# "Relay Driven LED's", Experiment #7, "Make: Electronics"

#### webmanoffesto

Joined Jun 6, 2014
7
[Edit: I looked at the resistor again. It looks like I fried it. That doesn't show up in the picture. Maybe it happened shortly after the picture. Anyway, the resistor is where I am pointing with the pencil, so I was partly right. Can you suggest how to resolve this problem?]

I'm new to electronics, but when I have a software problem I usually post to a forum. Now I have an electronics hardware problem, I hope the same works.

I'm doing Experiment #7 in "Make: Electronics", "Relay Driven LED's". I changed some of the connections to soldered connections, because doing it all with alligator clips is extremely difficult. I'm using a hacked AC to DC converter as a power supply. It's set for 12V.

I saw a light go on and I thought it was working. Now, when I connect the items I'm pointing to in the picture below it gets very hot and I smelled a little smoke. Can you help me to fix this problem by looking at the pictures below, or otherwise offer any advice.

Slide Show
http://s1232.photobucket.com/user/webmanoffesto/slideshow/Make_Elec_Exp_07

Other postings I found online agreed that doing it all with alligator clips is not a good idea. One guy converted it to a breadboard project, but that's beyond me.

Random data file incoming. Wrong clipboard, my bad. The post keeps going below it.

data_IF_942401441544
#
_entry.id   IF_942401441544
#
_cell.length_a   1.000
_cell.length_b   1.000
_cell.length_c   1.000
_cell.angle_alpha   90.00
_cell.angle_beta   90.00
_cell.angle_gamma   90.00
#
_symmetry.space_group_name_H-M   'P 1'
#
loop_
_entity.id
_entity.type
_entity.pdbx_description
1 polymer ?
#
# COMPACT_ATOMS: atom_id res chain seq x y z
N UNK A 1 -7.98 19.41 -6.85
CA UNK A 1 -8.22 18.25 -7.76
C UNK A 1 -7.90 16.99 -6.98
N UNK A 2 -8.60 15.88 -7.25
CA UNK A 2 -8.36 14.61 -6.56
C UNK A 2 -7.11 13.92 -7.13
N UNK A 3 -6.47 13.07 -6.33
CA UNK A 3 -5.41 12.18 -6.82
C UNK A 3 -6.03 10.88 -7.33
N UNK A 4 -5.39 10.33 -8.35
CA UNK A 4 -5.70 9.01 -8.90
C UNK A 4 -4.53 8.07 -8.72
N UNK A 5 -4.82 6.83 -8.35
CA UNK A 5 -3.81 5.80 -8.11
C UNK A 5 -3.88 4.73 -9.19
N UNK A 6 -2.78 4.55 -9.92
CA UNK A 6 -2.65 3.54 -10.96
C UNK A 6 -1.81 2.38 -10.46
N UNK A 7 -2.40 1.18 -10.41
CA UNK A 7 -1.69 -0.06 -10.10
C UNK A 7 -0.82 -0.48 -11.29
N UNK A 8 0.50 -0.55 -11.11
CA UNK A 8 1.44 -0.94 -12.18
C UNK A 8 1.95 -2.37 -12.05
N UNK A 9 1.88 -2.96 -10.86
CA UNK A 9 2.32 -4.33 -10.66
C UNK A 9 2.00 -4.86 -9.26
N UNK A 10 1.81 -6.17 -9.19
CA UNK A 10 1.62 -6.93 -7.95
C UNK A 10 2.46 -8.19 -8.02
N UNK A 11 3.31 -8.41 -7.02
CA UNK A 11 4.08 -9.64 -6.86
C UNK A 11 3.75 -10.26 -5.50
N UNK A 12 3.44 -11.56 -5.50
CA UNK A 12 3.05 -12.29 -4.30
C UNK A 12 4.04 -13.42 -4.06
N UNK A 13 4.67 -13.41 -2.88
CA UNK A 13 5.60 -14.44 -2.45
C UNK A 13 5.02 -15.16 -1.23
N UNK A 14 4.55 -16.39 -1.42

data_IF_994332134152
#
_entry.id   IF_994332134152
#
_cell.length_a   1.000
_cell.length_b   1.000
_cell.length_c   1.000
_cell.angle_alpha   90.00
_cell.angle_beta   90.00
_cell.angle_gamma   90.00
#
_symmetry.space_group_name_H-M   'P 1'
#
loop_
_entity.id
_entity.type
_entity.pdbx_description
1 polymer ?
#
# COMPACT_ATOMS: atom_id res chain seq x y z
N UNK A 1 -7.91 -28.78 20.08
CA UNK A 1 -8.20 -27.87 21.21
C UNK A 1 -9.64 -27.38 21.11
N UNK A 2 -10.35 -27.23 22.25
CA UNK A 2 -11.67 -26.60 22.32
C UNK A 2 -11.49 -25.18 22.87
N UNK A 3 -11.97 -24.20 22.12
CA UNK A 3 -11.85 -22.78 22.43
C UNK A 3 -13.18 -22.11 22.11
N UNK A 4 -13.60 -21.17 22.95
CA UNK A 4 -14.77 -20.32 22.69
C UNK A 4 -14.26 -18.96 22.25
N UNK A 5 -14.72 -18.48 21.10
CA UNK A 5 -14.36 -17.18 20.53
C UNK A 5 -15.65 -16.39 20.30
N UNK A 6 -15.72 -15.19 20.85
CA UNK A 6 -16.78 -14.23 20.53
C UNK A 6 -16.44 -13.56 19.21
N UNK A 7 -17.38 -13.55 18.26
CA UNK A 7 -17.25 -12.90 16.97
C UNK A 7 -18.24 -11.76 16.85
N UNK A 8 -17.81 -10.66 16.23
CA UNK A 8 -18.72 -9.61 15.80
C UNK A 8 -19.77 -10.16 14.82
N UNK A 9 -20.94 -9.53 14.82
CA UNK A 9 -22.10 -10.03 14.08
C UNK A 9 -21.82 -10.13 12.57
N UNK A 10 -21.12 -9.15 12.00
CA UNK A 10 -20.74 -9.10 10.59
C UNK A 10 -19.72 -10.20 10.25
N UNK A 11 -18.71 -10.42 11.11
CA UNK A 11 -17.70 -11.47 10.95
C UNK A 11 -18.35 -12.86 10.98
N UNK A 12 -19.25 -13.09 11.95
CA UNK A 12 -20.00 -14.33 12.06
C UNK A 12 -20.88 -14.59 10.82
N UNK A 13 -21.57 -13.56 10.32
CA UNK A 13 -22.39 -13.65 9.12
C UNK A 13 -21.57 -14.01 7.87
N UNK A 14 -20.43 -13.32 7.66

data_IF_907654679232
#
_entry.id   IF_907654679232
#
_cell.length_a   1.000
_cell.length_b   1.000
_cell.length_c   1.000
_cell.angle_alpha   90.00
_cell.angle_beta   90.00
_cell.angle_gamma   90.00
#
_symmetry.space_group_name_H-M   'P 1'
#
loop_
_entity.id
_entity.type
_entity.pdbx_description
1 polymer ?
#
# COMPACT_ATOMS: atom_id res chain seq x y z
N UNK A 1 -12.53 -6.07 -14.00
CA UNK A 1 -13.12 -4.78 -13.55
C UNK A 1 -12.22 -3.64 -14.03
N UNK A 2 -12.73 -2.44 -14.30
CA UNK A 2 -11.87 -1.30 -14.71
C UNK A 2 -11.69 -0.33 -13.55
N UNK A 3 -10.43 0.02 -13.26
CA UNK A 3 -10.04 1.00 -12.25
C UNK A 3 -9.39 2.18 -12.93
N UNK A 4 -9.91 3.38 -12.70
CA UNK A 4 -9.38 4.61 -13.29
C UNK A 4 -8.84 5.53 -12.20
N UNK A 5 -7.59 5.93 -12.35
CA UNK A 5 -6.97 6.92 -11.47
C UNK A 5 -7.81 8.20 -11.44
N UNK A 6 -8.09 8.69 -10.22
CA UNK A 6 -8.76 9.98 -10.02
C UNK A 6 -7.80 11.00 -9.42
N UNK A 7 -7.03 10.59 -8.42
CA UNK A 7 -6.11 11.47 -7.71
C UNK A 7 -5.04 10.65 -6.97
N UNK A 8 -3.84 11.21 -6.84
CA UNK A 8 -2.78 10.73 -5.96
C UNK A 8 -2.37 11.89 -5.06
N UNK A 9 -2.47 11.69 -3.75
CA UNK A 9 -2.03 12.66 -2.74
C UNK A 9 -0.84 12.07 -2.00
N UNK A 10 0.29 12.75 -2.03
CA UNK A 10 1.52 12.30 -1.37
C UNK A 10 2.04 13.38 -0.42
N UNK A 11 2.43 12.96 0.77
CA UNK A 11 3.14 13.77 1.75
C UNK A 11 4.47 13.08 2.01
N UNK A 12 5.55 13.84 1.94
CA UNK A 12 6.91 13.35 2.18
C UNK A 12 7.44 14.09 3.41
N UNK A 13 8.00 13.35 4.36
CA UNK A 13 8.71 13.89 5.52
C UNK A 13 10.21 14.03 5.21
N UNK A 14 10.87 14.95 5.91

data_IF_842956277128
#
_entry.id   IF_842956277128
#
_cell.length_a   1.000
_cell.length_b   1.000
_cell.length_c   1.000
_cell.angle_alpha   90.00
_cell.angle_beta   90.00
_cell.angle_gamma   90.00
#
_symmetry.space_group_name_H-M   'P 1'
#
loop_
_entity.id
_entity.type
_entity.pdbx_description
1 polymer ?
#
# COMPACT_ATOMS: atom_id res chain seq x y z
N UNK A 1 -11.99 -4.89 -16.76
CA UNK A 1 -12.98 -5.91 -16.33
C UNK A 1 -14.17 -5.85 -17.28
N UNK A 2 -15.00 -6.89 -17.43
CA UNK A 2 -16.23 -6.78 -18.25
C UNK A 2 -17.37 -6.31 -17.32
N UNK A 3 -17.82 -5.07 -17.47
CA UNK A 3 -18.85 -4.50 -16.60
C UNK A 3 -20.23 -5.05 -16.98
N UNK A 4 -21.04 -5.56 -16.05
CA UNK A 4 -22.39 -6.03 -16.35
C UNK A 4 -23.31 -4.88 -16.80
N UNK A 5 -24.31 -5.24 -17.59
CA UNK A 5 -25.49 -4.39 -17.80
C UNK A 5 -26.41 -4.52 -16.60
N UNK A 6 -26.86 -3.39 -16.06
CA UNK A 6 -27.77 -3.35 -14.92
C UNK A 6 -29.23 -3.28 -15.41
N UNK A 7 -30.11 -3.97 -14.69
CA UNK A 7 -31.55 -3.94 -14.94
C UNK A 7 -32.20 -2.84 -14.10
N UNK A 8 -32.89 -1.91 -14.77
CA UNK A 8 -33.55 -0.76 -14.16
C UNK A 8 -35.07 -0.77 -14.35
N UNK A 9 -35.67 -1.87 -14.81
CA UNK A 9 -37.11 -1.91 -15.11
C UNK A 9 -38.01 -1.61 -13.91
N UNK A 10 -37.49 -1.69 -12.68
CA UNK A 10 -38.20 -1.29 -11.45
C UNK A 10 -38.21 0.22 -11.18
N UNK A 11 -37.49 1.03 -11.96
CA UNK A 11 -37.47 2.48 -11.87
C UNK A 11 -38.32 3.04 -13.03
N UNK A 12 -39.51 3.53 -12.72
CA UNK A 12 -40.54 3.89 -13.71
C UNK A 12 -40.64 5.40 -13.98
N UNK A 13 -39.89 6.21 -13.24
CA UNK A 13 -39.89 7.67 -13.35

Thanks

Last edited:

#### djsfantasi

Joined Apr 11, 2010
8,904
I don't see any resistors. They are needed to limit the current flowing through the LEDs. Without them, the magic smoke will be let out of the LEDs and they will no longer work.

If they fail as a short, then that would explain why everything is getting hot.

You need to know the forward voltage (Vf) of the LEDs and the current required (10-20mA is typical. Call it Ia). Also, you need to know the supply voltage (Vs). Then you can calculate the resistance required.

R = (Vs-Vf)/Ia

#### bertus

Joined Apr 5, 2008
22,143
Hello,

Bertus

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#### djsfantasi

Joined Apr 11, 2010
8,904
Ah, there is the resistor. Thanks, Bertus. Great observations.

#### webmanoffesto

Joined Jun 6, 2014
7

Resistor: This may have been my mistake.
The resistor is 1 ohm. The directions call for 680 ohm, or 1 K ohm. My mistake? Substituting 1 ohm for 1k ohm?
Now I need to get new LED's, the correct resistor, and try again.

Power Supply Voltage: set to 12 V

Anodes of the LED. Are pointing to the + of the power supply. It's a bit confusing, but I tried them pointing pointing both ways. It's a bit confusing trying to figure out the direction of electricity flow.

The Green clamp: You may be right. I'll have to see if that's the problem.
Is that what you understand from this image?

#### bertus

Joined Apr 5, 2008
22,143
Hello,

With a 1 Ohm resistor, the leds will burn up in a flash.

When you hold a led against the light, you will see an arm and a cup inside:

The arm is the anode of the led and the cup the cathode.

Bertus

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#### webmanoffesto

Joined Jun 6, 2014
7
Yes, you are correct.